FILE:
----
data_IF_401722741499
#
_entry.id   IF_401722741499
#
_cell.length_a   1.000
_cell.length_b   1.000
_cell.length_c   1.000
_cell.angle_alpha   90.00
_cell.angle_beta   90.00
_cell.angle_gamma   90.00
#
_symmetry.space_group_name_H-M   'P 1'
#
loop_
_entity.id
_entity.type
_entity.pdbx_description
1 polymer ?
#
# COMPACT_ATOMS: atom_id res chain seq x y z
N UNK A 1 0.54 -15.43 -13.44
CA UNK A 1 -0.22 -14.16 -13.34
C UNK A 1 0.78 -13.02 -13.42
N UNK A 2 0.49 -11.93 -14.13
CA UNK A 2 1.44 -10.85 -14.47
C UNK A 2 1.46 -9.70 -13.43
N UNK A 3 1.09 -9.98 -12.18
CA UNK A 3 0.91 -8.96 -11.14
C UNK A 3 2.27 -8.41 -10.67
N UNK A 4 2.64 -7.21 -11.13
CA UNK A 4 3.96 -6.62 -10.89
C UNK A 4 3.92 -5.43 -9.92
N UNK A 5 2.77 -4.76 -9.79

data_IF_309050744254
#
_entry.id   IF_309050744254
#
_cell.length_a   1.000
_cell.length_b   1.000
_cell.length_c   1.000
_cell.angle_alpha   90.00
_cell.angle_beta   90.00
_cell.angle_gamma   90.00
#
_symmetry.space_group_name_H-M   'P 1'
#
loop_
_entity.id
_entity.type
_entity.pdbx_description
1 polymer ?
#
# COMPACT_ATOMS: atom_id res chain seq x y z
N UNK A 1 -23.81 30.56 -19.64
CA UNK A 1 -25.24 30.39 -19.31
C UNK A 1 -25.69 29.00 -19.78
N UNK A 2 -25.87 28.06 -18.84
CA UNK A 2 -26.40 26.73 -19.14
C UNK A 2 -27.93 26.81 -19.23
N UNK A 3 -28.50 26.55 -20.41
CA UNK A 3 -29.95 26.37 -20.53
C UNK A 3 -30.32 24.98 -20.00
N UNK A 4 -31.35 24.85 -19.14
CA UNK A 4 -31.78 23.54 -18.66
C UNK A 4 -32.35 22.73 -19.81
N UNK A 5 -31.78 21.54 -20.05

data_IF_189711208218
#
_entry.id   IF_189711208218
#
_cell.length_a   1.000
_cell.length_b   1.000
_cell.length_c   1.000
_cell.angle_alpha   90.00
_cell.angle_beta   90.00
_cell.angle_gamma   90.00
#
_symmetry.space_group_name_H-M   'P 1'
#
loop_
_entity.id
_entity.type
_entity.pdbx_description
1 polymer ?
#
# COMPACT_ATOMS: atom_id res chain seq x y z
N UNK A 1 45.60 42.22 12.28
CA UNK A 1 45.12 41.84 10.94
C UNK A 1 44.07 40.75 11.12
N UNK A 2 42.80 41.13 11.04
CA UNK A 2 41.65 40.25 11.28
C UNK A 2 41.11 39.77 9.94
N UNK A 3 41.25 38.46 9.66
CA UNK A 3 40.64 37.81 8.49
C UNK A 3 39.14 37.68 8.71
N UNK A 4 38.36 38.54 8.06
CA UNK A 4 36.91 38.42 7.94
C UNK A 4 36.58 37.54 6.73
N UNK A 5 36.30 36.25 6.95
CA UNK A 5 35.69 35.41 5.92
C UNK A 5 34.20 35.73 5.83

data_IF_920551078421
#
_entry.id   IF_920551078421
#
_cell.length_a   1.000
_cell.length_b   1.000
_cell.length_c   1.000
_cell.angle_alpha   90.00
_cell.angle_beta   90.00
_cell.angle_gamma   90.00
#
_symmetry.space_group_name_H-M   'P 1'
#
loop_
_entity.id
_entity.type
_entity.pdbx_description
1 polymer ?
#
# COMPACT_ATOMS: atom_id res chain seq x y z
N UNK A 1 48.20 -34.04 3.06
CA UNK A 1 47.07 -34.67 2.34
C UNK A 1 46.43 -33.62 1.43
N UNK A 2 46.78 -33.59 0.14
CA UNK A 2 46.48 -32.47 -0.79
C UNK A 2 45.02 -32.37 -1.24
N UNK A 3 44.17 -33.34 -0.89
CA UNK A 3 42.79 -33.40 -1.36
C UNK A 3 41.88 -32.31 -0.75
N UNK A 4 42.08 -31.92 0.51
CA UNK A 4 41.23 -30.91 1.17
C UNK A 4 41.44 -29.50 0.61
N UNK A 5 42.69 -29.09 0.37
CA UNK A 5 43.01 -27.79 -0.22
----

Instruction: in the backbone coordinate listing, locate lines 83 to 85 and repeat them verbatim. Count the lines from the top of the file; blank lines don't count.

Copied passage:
_entity.pdbx_description
1 polymer ?
#